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John Berry Fishing Report 2/17/2011

John Berry

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During the past week, we have had no measurable precipitation, milder temperatures and heavy winds (to include lake wind advisories). The lake level at Bull Shoals Dam remained steady at seven and three tenths feet below power pool of 654.00 feet. This is forty eight and three tenths feet below the top of flood pool. Upstream, Table Rock Lake rose three tenths of a foot to rest at eight and six tenths feet below power pool or twenty four and six tenths feet below the top of flood pool. Beaver Lake rose four tenths of a foot to rest at ten feet below power pool or nineteen and six tenths feet below the top of flood pool. On the White, we had moderate generation with significant periods of no generation. Norfork Lake fell seven tenths of a foot to rest at ten and eight tenths feet below power pool of 552.00 feet or thirty eight and eight tenths feet below the top of flood pool. On the Norfork, we have had a similar pattern of moderate generation and significant periods of wadable water. All of the lakes on the White River System are lower than we have seen them for several years and we should receive more wadable water. The increased periods of wadable water that we have had during the past week were a result of milder weather and reduced power demand.

The Catch and Release section below Bull Shoals Dam was closed from November 1, 2010 to January 31, 2011 to accommodate the brown trout spawn. The State Park from the bottom of the Catch and Release section down to the wing wall was seasonal Catch and Release for the same period. These sections are now open. These trout have not been fished over for three months; they have finished their spawn and are ready to feed. There are spawning beds in various locations. Please try to avoid these areas. On high water, do not drag chains through them. On low water, carefully wade around them.

The hot spot has been the recently opened Catch and Release section below Bull Shoals Dam. On lower flows, the blue wing olive hatch is on the wane but there are some great midge hatches on sunny afternoons. Before the hatches, try small zebra midges. The reported hot colors have been camel and pink. Once you observe trout hitting the top of the water, give Dan’s turkey tail emerger a try. Several anglers have reported success with small Adams parachutes. On higher flows egg patterns and San Juan worms have been the hot flies. Several anglers have reported success on shad patterns.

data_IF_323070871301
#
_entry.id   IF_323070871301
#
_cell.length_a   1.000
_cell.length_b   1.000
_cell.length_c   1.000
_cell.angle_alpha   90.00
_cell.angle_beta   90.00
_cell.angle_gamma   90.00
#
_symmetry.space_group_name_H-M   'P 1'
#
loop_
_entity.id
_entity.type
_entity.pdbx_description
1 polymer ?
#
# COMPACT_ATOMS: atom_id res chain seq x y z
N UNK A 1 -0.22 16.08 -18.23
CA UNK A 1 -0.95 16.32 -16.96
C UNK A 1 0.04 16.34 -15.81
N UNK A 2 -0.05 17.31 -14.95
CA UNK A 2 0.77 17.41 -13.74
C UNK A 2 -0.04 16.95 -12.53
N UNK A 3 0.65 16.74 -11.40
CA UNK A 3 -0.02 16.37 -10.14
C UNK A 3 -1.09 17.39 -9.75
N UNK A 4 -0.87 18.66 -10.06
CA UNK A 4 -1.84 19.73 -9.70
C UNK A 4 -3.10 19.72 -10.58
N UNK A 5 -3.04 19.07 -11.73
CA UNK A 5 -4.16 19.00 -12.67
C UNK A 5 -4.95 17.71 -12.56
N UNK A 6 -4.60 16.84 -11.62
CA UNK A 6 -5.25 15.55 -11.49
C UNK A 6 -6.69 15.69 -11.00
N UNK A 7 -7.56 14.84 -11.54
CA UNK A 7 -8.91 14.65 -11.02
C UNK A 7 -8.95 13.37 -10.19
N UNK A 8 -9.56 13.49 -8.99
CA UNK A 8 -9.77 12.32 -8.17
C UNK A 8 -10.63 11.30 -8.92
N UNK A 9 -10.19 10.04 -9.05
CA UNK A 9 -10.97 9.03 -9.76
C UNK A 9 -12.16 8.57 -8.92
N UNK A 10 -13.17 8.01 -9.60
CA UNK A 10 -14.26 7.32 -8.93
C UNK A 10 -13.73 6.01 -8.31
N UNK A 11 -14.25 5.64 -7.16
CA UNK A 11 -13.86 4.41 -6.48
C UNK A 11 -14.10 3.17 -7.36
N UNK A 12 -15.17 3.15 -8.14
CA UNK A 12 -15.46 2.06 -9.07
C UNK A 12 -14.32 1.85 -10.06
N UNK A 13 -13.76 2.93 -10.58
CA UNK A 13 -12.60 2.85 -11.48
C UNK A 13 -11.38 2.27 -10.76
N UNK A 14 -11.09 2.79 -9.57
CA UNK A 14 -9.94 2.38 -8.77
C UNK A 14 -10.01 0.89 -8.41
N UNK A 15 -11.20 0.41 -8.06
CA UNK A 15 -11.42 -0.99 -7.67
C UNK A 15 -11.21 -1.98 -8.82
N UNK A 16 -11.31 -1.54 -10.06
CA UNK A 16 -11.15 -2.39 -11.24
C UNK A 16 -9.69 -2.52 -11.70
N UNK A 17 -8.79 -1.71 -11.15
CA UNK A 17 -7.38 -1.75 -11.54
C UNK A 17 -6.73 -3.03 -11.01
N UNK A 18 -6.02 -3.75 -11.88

As the temperatures warm, the conditions required for a shad kill are slipping through our fingers. The lake levels are much lower than the last few years at this time, which could affect generation levels. We have not experienced a shad kill, as of yet, but several guides have reported success with shad patterns on high levels of generation.

On the higher flows, the most consistent technique to catch the big browns has been to bang the bank and any heavy cover with large streamers. The hot flies have been zoo cougars, circus peanuts and sex dungeons cast on two hundred fifty grain lines or heavier. Be sure and pinch down the barbs on these big flies. If you duff a cast and have to remove one of them from yourself, it could be painful.To toss this rig all day is heavy work and you will need a stiff eight weight rod and heavy tippet, at least 3X.

Crooked Creek and the Buffalo River are very low and clear. The water temperature is low and the small mouths are not active. Carefully check the water level before entering Crooked Creek or the Buffalo River. There are no dams on these streams. They both have large drainages and are prone to flooding during and following any rain event. The water can rise very quickly.

The Norfork has continued to fish well this week. There have been a few more anglers particularly on the weekends. We have had wadable water every day. There have been some spectacular midge hatches. Try black zebra midges in size twenty or olive Norfork bead heads the same size. Dan’s turkey tail emerger has been the hot fly and several anglers have had substantial success with size twenty parachute Adams. Some anglers have reported success on caddis emergers like the green butt. On high water, try brightly colored San Juan worms (cerise and hot pink) or egg patterns (orange and peach).

Dry Run Creek has had a few more anglers that stopped by to appreciate the warmer weather and spectacular fishing. Now is a great time to visit the creek, get some fresh air and shake off the cabin fever. The hot flies have been the sowbug and worm brown San Juan worms. While you are there, take a tour of the adjacent National Fish Hatchery. It is fascinating. Please remove your waders before entering to prevent the spread of aquatic diseases.

The water level on the Spring River is very low and clear. Be sure and wear cleated boots and carry a wading staff. There is a lot of bedrock that can get very slick. The hot spot has been downstream from the Dam Three access. The hot flies have been olive woolly buggers with a bit of flash, cerise San Juan worms and pheasant tail nymphs.

Remember that the White and Norfork Rivers are infected with didymo, an invasive alga. Be sure and thoroughly clean and dry your waders (especially the felt soles on wading boots) before using them in any other water. Many manufacturers are now making rubber soled wading boots that are easier to clean and are not as likely to harbor didymo.

Practice water safety and always check conditions before you leave home.

John Berry is a fly fishing guide in Cotter, Arkansas and has fished our local streams for over twenty five years.

John Berry


Fly Fishing For Trout




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